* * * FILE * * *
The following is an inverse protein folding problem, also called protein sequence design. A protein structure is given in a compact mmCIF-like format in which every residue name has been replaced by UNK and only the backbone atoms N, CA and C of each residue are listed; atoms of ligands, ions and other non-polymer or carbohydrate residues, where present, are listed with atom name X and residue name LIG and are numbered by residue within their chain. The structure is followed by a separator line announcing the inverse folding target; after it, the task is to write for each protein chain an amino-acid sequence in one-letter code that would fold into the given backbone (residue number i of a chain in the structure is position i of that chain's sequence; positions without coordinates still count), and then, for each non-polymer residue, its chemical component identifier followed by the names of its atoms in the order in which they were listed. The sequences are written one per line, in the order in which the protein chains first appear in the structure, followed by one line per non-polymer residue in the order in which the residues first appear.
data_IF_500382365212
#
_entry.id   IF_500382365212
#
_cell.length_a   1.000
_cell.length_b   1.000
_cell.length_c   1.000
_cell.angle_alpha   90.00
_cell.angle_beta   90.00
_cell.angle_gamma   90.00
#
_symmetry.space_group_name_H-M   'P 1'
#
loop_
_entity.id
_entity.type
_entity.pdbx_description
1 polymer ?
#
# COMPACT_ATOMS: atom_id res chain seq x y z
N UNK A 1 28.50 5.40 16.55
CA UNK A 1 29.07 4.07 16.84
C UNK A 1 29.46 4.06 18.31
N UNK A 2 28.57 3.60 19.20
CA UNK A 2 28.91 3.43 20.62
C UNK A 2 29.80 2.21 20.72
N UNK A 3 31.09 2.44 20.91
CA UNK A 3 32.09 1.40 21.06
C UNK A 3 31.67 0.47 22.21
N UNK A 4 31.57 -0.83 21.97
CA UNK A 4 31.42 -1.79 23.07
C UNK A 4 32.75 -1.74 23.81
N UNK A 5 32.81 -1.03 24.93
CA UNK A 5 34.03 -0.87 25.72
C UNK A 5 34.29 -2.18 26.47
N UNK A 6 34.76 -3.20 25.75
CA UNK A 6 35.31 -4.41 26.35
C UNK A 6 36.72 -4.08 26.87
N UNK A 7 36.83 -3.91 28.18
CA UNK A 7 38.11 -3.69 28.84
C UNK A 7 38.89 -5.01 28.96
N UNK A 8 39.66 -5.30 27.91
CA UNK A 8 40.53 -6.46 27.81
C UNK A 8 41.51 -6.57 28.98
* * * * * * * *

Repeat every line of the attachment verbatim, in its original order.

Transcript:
The following is an inverse protein folding problem, also called protein sequence design. A protein structure is given in a compact mmCIF-like format in which every residue name has been replaced by UNK and only the backbone atoms N, CA and C of each residue are listed; atoms of ligands, ions and other non-polymer or carbohydrate residues, where present, are listed with atom name X and residue name LIG and are numbered by residue within their chain. The structure is followed by a separator line announcing the inverse folding target; after it, the task is to write for each protein chain an amino-acid sequence in one-letter code that would fold into the given backbone (residue number i of a chain in the structure is position i of that chain's sequence; positions without coordinates still count), and then, for each non-polymer residue, its chemical component identifier followed by the names of its atoms in the order in which they were listed. The sequences are written one per line, in the order in which the protein chains first appear in the structure, followed by one line per non-polymer residue in the order in which the residues first appear.
data_IF_500382365212
#
_entry.id   IF_500382365212
#
_cell.length_a   1.000
_cell.length_b   1.000
_cell.length_c   1.000
_cell.angle_alpha   90.00
_cell.angle_beta   90.00
_cell.angle_gamma   90.00
#
_symmetry.space_group_name_H-M   'P 1'
#
loop_
_entity.id
_entity.type
_entity.pdbx_description
1 polymer ?
#
# COMPACT_ATOMS: atom_id res chain seq x y z
N UNK A 1 28.50 5.40 16.55
CA UNK A 1 29.07 4.07 16.84
C UNK A 1 29.46 4.06 18.31
N UNK A 2 28.57 3.60 19.20
CA UNK A 2 28.91 3.43 20.62
C UNK A 2 29.80 2.21 20.72
N UNK A 3 31.09 2.44 20.91
CA UNK A 3 32.09 1.40 21.06
C UNK A 3 31.67 0.47 22.21
N UNK A 4 31.57 -0.83 21.97
CA UNK A 4 31.42 -1.79 23.07
C UNK A 4 32.75 -1.74 23.81
N UNK A 5 32.81 -1.03 24.93
CA UNK A 5 34.03 -0.87 25.72
C UNK A 5 34.29 -2.18 26.47
N UNK A 6 34.76 -3.20 25.75
CA UNK A 6 35.31 -4.41 26.35
C UNK A 6 36.72 -4.08 26.87
N UNK A 7 36.83 -3.91 28.18
CA UNK A 7 38.11 -3.69 28.84
C UNK A 7 38.89 -5.01 28.96
N UNK A 8 39.66 -5.30 27.91
CA UNK A 8 40.53 -6.46 27.81
C UNK A 8 41.51 -6.57 28.98